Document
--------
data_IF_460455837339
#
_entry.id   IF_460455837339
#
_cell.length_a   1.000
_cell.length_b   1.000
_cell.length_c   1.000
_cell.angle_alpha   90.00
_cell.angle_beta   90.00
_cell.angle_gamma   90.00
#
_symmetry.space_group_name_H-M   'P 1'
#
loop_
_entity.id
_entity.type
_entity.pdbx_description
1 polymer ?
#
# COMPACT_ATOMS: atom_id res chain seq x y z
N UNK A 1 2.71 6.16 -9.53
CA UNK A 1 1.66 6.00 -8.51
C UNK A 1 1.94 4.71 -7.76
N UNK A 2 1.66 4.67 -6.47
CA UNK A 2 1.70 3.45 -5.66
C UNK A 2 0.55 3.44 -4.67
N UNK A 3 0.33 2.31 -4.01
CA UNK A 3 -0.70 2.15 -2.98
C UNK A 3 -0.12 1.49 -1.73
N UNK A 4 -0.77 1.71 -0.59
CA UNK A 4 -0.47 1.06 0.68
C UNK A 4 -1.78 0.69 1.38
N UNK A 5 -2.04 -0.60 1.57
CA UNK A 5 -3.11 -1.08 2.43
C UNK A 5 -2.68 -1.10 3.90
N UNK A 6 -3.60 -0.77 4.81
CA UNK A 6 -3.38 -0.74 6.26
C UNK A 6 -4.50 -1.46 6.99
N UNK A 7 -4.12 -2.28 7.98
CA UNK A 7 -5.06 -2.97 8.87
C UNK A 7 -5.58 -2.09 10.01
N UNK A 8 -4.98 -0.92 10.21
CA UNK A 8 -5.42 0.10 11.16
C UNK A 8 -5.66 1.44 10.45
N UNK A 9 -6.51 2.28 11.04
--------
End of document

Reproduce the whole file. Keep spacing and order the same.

data_IF_460455837339
#
_entry.id   IF_460455837339
#
_cell.length_a   1.000
_cell.length_b   1.000
_cell.length_c   1.000
_cell.angle_alpha   90.00
_cell.angle_beta   90.00
_cell.angle_gamma   90.00
#
_symmetry.space_group_name_H-M   'P 1'
#
loop_
_entity.id
_entity.type
_entity.pdbx_description
1 polymer ?
#
# COMPACT_ATOMS: atom_id res chain seq x y z
N UNK A 1 2.71 6.16 -9.53
CA UNK A 1 1.66 6.00 -8.51
C UNK A 1 1.94 4.71 -7.76
N UNK A 2 1.66 4.67 -6.47
CA UNK A 2 1.70 3.45 -5.66
C UNK A 2 0.55 3.44 -4.67
N UNK A 3 0.33 2.31 -4.01
CA UNK A 3 -0.70 2.15 -2.98
C UNK A 3 -0.12 1.49 -1.73
N UNK A 4 -0.77 1.71 -0.59
CA UNK A 4 -0.47 1.06 0.68
C UNK A 4 -1.78 0.69 1.38
N UNK A 5 -2.04 -0.60 1.57
CA UNK A 5 -3.11 -1.08 2.43
C UNK A 5 -2.68 -1.10 3.90
N UNK A 6 -3.60 -0.77 4.81
CA UNK A 6 -3.38 -0.74 6.26
C UNK A 6 -4.50 -1.46 6.99
N UNK A 7 -4.12 -2.28 7.98
CA UNK A 7 -5.06 -2.97 8.87
C UNK A 7 -5.58 -2.09 10.01
N UNK A 8 -4.98 -0.92 10.21
CA UNK A 8 -5.42 0.10 11.16
C UNK A 8 -5.66 1.44 10.45
N UNK A 9 -6.51 2.28 11.04